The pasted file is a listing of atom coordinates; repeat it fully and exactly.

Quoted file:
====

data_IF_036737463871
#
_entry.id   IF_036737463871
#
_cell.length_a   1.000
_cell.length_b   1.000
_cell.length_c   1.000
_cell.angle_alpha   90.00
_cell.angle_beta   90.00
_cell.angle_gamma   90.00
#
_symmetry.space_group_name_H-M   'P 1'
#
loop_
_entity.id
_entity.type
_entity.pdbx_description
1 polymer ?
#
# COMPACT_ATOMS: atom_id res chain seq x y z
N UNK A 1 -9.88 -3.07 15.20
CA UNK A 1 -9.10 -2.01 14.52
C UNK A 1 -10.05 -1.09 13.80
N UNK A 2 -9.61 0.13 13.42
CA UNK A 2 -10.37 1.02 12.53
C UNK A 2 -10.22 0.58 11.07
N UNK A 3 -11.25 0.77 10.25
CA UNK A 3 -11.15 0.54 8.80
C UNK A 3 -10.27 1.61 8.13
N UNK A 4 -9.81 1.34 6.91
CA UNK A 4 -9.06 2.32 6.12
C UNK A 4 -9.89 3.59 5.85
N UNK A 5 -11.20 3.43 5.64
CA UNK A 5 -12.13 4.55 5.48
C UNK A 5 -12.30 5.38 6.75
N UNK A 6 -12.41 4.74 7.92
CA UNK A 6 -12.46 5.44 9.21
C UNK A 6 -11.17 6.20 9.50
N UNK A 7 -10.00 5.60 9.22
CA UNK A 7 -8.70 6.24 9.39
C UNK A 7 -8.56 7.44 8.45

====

data_IF_036737463871
#
_entry.id   IF_036737463871
#
_cell.length_a   1.000
_cell.length_b   1.000
_cell.length_c   1.000
_cell.angle_alpha   90.00
_cell.angle_beta   90.00
_cell.angle_gamma   90.00
#
_symmetry.space_group_name_H-M   'P 1'
#
loop_
_entity.id
_entity.type
_entity.pdbx_description
1 polymer ?
#
# COMPACT_ATOMS: atom_id res chain seq x y z
N UNK A 1 -9.88 -3.07 15.20
CA UNK A 1 -9.10 -2.01 14.52
C UNK A 1 -10.05 -1.09 13.80
N UNK A 2 -9.61 0.13 13.42
CA UNK A 2 -10.37 1.02 12.53
C UNK A 2 -10.22 0.58 11.07
N UNK A 3 -11.25 0.77 10.25
CA UNK A 3 -11.15 0.54 8.80
C UNK A 3 -10.27 1.61 8.13
N UNK A 4 -9.81 1.34 6.91
CA UNK A 4 -9.06 2.32 6.12
C UNK A 4 -9.89 3.59 5.85
N UNK A 5 -11.20 3.43 5.64
CA UNK A 5 -12.13 4.55 5.48
C UNK A 5 -12.30 5.38 6.75
N UNK A 6 -12.41 4.74 7.92
CA UNK A 6 -12.46 5.44 9.21
C UNK A 6 -11.17 6.20 9.50
N UNK A 7 -10.00 5.60 9.22
CA UNK A 7 -8.70 6.24 9.39
C UNK A 7 -8.56 7.44 8.45